The unsustainable growth of US healthcare costs has been well documented. In an environment where insurance premiums have outpaced wage growth and inflation every year since 1998, employers must consider how they will control healthcare costs – or if they will continue offering coverage at all. These cost drivers are prompting employers to consider alternatives to traditional employee health benefit models.
The Affordable Care Act – with its individual and employer mandates, essential benefit requirements, and health insurance exchanges – is changing the face of employer-sponsored health benefits. While the ACA will increase access to insurance for millions, it will also fundamentally change the way many currently obtain coverage.
When the Patient Protection and Affordable Care Act was signed into law back in 2008, it created a mandate that requires all Americans to have healthcare. It also put in place a deadline for people to get covered, which is right around the corner on March 31. Here are some things people need to know in the weeks leading up to this deadline:
Consumer-driven healthcare is becoming more popular in the United States, which has led to increasing prevalence of health savings accounts. According to the sixth semiannual Health Savings Accounts Survey by Devenir, around 15.5 Americans are covered by HSAs, which is a 15 percent bump from the previous year. HSAs have grown to an estimated $18 billion over 9.1 million separate accounts.
When the Patient Protection and Affordable Care Act was signed into law in 2010, one of the mandates created was that all Americans would have to secure coverage by a certain deadline. That deadline is nearing, and many people could be facing a penalty if insurance policies aren't secured. Many Americans may not be in a rush to comply with the ACA mandate because they believe the penalty is pretty small. However, that may not be the case, according to NPR, as people may have misconceptions as to how much they may actually be charged for forgoing coverage.
Flexible spending and health savings accounts are a major part of the consumer-driven healthcare trend. People are able to save pre-tax dollars in these accounts to cover out-of-pocket medical expenses that they would otherwise have to pay for out of their wallets. Businesses that offer FSAs and HSAs need to make employees aware of the legislative changes that will impact these offerings this year. For example, the Internal Revenue Service recently increased the contribution limits for HSAs and high deductible health plans.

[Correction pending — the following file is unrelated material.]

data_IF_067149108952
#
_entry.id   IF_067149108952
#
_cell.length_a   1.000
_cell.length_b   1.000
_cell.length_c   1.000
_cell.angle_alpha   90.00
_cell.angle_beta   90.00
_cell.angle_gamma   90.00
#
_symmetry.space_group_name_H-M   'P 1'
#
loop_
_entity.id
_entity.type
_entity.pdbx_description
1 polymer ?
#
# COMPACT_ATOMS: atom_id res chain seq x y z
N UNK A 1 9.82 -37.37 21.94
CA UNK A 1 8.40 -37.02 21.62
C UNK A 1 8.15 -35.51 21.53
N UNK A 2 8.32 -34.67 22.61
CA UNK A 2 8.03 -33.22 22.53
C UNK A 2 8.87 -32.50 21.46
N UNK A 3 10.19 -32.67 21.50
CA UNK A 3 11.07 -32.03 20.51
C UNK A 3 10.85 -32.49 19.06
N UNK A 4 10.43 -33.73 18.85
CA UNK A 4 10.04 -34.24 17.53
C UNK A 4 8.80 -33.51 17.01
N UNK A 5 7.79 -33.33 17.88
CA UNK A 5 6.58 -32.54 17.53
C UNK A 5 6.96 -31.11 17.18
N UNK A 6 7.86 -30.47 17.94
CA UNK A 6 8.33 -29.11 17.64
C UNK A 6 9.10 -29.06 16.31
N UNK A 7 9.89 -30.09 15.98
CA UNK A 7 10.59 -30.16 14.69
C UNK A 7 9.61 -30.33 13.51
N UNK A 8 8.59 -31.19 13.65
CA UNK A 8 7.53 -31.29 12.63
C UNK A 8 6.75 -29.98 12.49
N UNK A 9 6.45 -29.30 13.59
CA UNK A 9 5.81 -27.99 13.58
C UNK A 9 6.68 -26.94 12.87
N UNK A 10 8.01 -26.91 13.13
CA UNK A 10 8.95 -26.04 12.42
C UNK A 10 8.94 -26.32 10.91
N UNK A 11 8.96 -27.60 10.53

The Patient Protection and Affordable Care Act was signed into law on March 23, 2010, and since that day, the legislation has undergone numerous changes. In fact, some of the changes have even been tweaked, according to the Washington Post. With many alterations, there has been much confusion in the country among employers, whether they offer consumer-driven healthcare, traditional health insurance, or something else.
Wellness programs are becoming more popular with the surging consumer-driven healthcare trend. However, just because a business implements one of these programs doesn't mean it will be successful. In fact, many companies are struggling to get employees to participate. According to a recent survey from Bswift, 85 percent of large organizations and 81 percent of small employers have wellness programs in place, and just 44 percent of programs have a participating rate higher than 50 percent.
Most businesses offer employee benefits such as health insurance and paid-time off. But, with many switching to consumer-driven health plans - which puts more of the cost on employees - it might be a good idea to add some unique benefits to keep employees happy, such as:
Employers have many options when it comes to ensuring their workers have health insurance. Some already sponsor health insurance programs, while others are considering adding or modifying coverage. A number of companies might choose to send their workers to public health marketplaces, and small firms also have the option of enrolling in the government's Small Business Health Options Program in order to secure a tax break. However, many health professionals predict that the most popular option employers are likely to choose is extending a defined contribution to workers to purchase their health coverage through a private exchange.